Shmuel Ashkenasi, violin, was born in Israel where he was a student of Ilona Feher. He later studied with Efrem Zimbalist at the Curtis Institute in Philadelphia. He was the winner of the Merriweather Post Competition in Washington, D.C., was a finalist at the Queen Elisabeth Competition in Brussels, and was second prize winner at the Tchaikovsky Competition. He has performed with many of of the leading orchestras in the United States, Europe, the former Soviet Union and Japan, and has appeared in recital with Murray Perahia and Peter Serkin. He has recorded Paganini violin concertos with the Vienna Symphony
Europe, the former Soviet Union and Japan, and has appeared in recital with Murray Perahia and Peter Serkin. He has recorded Paganini violin concertos with the Vienna Symphony for Deutsche Grammophon, as well as the Mozart A-major Concerto and the two Beethoven Romances for Tudor records.
Mathias Tacke, violin, is originally from Bremen, Germany. He studied with Ernst Mayer-Schierning in Detmold, with Emanuel Hurwitz and David Takeno in London, and with Sandor Vegh in Cornwall. He won first prize in the Jugend Musiziert national competition and graduated with honors from the Nordwestdeutsche Musikakademie, where he was later appointed to the faculty. From 1983 to 1992, Mr. Tacke was a member of the Ensemble Modern, one of the most important professional groups specializing in 20th-century music. In this capacity he gave countless premieres, including works by most of today's leading composers. He has made many recordings for such labels as Sony, ECM, and Harmonia Mundi.
Richard Young, viola, studied with Josef Gingold, Aaron Rosand, William Primrose and Zoltan Szekely. At age thirteen he was invited to perform for Queen Elisabeth of Belgium. Since then he has been soloist with many orchestras and has given recitals throughout the United States. A special award winner in the Rockefeller Foundation American Music Competition, he was a member of the New Hungarian Quartet and the Rogeri Trio. He has taught at the University of Michigan and was chairman of the string department at Oberlin Consevatory. He has appeared at many festivals including the Library of Congress, Puerto Vallarta, Wolf Trap, Saratoga, Kapalua and the Casals Festival.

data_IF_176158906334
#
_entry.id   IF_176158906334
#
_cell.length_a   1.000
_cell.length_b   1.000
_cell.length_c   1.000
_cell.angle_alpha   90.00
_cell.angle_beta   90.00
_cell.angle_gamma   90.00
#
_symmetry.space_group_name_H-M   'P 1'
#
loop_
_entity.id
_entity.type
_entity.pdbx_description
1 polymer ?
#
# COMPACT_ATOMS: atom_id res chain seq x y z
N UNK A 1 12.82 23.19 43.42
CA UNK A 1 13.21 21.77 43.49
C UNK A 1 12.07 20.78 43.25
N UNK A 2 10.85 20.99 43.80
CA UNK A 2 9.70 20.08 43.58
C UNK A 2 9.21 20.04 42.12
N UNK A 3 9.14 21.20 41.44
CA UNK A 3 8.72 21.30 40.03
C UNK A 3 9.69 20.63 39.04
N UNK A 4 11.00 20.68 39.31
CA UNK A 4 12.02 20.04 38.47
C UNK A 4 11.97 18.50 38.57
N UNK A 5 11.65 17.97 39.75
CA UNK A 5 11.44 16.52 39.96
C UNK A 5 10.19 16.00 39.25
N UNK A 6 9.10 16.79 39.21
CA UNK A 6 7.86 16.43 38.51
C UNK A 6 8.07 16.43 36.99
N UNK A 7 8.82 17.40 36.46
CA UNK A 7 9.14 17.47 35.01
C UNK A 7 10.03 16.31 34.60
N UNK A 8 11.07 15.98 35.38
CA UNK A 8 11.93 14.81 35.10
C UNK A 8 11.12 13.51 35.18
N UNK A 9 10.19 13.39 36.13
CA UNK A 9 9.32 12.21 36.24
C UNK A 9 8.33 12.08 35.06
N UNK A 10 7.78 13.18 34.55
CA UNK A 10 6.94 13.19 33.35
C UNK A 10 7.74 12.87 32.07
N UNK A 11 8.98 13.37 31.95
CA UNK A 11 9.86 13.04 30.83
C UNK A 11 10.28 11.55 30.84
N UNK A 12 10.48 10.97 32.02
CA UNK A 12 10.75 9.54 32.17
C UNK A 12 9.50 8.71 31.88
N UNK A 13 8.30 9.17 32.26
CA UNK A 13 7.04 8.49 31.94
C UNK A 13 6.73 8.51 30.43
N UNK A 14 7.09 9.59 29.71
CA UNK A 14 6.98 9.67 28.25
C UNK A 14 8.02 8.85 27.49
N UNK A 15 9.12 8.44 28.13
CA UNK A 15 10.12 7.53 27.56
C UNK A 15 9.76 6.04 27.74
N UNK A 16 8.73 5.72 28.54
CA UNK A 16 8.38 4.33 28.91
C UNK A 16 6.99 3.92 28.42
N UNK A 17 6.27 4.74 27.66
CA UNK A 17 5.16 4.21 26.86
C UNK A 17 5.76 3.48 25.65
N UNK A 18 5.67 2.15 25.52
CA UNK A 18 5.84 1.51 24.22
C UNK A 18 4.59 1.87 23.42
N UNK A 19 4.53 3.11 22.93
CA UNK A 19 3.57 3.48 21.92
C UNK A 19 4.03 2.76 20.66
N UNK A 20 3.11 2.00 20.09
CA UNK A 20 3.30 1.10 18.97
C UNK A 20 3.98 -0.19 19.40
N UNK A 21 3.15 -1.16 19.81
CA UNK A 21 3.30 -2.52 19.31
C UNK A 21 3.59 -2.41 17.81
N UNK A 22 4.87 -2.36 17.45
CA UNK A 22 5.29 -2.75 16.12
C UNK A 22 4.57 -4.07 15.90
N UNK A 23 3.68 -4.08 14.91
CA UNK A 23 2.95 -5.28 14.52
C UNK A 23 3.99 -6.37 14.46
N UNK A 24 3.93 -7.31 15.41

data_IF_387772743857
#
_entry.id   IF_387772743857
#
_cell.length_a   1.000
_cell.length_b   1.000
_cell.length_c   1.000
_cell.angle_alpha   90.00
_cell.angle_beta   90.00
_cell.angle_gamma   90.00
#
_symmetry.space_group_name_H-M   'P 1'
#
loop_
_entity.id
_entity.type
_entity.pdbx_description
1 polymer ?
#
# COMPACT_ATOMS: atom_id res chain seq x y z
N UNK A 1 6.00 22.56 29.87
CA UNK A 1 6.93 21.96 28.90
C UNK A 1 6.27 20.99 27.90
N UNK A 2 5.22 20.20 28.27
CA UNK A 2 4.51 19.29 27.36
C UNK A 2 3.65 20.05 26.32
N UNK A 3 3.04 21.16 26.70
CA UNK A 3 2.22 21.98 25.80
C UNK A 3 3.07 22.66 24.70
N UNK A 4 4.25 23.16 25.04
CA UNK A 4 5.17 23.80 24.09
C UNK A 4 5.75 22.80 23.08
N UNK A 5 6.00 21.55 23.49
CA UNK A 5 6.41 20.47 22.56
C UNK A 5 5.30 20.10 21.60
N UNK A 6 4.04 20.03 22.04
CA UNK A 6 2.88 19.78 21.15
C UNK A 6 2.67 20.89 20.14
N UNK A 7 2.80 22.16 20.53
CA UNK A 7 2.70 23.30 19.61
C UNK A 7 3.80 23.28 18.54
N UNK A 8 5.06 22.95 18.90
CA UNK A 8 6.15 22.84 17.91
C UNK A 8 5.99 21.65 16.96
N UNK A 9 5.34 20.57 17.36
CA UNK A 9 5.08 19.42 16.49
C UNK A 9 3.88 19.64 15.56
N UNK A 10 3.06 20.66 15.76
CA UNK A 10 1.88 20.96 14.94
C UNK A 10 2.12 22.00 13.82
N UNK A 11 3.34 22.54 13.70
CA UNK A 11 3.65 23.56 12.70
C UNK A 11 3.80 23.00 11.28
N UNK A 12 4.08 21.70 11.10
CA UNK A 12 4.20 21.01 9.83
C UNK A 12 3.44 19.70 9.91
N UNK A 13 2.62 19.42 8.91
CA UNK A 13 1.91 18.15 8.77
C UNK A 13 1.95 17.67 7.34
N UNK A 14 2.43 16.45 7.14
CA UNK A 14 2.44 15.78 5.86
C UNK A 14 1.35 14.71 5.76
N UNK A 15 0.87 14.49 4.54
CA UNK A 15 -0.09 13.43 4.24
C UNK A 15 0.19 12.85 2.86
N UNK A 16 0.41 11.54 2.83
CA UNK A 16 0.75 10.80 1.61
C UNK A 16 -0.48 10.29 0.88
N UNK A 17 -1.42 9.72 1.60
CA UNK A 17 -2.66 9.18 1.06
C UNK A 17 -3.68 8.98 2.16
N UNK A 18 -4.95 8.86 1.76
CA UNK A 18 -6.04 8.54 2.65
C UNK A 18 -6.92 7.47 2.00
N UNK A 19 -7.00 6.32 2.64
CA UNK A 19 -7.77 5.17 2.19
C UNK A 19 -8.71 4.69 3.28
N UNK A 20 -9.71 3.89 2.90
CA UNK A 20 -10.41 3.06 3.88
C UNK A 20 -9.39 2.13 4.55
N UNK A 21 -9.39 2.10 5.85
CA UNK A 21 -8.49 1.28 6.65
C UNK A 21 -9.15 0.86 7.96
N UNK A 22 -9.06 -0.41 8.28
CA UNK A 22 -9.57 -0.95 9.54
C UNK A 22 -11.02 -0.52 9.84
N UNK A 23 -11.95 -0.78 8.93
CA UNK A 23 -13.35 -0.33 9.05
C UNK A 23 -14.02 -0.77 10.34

Marc Johnson, cello, studied in Lincoln, Nebraska, with Carol Work, at the Eastman School of Music with Ronald Leonard, and at Indiana University with Janos Starker and Josef Gingold. While still a student, he was the youngest member of the Rochester Philharmonic and has since performed as soloist with that orchestra. In addition to many other awards, he won first prize in the prestigious Washington International Competition. Before joining the Vermeer Quartet, Mr. Johnson was a member of the Pittsburgh Symphony. He has recorded for CRI Records and has received critical acclaim for his recitals and solo appearances with various orchestras in the United States and Europe.
Guarneri String Quartet Sunday, April 25
A celebration of the Musical Society's 30th Chamber Arts Series would only be fitting if it included a concert by the esteemed Guarneri String Quartet. Returning for their 26th concert in Ann Arbor, the Guarneri is hailed as the world's premier quartet. Half of the proceeds of this special concert will be donated to Chamber Music America, the national chamber music service organization of which the Musical Society is a member. The program in Ann Arbor consists entirely of all-Beethoven Quartets: G-major, Op. 18, No. 2; E-flat major, Op. 74 ("The Harp"); and F major, Op. 135. Rackham Auditorium, 4:00 p.m.
Presented in association with Curtin & Alf and Michigan National Bank
Philips Pre-concert Presentation: Chamber Music: A Vital Part of American Cultural Life. Moderator: Mr. Dean J. Stein, Executive Director, Chamber Music America. Rackham Fourth Floor Amphitheatre, 2:30 p.m.
Call 764-2538 for tickets or visit The University Musical Society box office in Burton Tower.